There are some popular POS taggers for English language you might be interested in checking out:

### Stemming and Lemmatization

Stemming is a process that chops off the ends of words in the hope of achieving this goal correctly most of the time, and often includes the removal of derivational affixes. A more complex approach to the problem of determining a stem of a word is lemmatization. It tries to do things right and uses a vocabulary, performs morphological analysis and applies different normalization rules for each part of speech. The canonical form returned by the lemmatization process is known as lemma.

The most common algorithm for stemming English is The Porter Stemming Algorithm by Martin Porter (1980). You can find many implementations of this algorithm as well as other approaches based on stochastic algorithm, n-grams, and so on.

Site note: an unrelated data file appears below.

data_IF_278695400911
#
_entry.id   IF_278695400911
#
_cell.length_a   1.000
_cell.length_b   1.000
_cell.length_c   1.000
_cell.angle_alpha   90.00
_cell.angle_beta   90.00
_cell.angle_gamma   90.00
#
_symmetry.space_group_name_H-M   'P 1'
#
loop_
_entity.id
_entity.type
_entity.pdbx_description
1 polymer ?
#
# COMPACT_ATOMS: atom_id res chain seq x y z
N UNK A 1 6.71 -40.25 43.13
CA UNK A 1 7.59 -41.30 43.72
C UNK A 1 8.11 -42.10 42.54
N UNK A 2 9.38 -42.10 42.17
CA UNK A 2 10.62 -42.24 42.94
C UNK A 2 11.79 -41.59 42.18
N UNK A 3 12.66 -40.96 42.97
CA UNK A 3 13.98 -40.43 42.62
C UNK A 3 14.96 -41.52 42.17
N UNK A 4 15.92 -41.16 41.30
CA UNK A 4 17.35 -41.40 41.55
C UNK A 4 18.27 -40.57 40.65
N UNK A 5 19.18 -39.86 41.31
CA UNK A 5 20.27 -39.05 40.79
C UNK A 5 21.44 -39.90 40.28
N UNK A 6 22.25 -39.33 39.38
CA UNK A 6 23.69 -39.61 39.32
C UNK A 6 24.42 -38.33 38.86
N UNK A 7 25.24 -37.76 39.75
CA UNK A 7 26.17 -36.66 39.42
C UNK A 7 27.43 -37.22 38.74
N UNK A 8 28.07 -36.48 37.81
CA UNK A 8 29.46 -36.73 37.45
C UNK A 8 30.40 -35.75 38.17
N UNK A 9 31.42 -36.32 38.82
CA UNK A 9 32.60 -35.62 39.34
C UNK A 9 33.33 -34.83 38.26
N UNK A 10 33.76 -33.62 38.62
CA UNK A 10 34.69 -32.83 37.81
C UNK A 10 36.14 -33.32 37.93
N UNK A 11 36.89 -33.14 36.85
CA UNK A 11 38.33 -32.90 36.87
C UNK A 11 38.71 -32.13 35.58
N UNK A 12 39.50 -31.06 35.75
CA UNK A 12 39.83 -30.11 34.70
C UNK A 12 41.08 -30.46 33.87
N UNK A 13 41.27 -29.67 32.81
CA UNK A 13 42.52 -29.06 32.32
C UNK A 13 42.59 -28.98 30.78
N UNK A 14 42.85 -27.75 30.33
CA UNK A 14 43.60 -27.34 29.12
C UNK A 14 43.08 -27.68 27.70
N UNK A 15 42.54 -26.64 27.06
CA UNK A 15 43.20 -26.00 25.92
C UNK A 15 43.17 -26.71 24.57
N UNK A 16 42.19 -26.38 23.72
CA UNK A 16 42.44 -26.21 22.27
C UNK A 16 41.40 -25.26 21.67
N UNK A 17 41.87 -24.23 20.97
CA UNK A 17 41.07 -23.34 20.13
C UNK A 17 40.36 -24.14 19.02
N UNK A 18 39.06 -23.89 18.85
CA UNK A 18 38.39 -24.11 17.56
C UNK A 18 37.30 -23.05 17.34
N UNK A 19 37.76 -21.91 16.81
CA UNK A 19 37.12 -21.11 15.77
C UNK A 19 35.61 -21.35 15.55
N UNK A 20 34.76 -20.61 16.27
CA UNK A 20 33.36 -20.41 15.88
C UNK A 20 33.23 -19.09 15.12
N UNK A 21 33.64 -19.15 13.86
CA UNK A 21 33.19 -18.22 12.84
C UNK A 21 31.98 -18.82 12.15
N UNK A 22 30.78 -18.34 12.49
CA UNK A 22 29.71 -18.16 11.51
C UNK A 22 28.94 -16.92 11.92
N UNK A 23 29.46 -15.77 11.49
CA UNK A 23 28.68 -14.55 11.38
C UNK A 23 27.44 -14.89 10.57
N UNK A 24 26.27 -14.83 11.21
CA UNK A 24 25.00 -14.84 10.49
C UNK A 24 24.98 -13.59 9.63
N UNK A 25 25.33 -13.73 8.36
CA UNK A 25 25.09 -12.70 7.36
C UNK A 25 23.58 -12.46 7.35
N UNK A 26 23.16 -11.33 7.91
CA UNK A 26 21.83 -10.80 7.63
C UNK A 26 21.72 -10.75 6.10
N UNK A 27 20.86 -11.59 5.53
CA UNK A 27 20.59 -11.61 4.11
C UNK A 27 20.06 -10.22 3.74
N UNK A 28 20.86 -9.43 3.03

### Word normalization

Word normalization is performed to aggregate all different expressions for a same concept. In speech transcripts, many words are used in several different variations such as inflections, abbreviations, and alternative spellings (e.g., UK and US spellings). To get good result it make sense to identify all such variations of a word and aggregate them into a canonical form.

### Other

There are many others steps of preprocessing that are not mentioned in this article. If you are interested in more details, check Preprocessing section from Text Analysis with Topic Models for the Humanities and Social Sciences tutorial by Allen Riddell.

## Our pipeline

In this example we use Reuters-21578 Text Categorization Collection - collection of documents that appeared on Reuters newswire in 1987. 10,788 news documents were assembled and indexed with 90 categories. You can use such collection directly from NLTK that provides already tokenized documents and able to filter by category.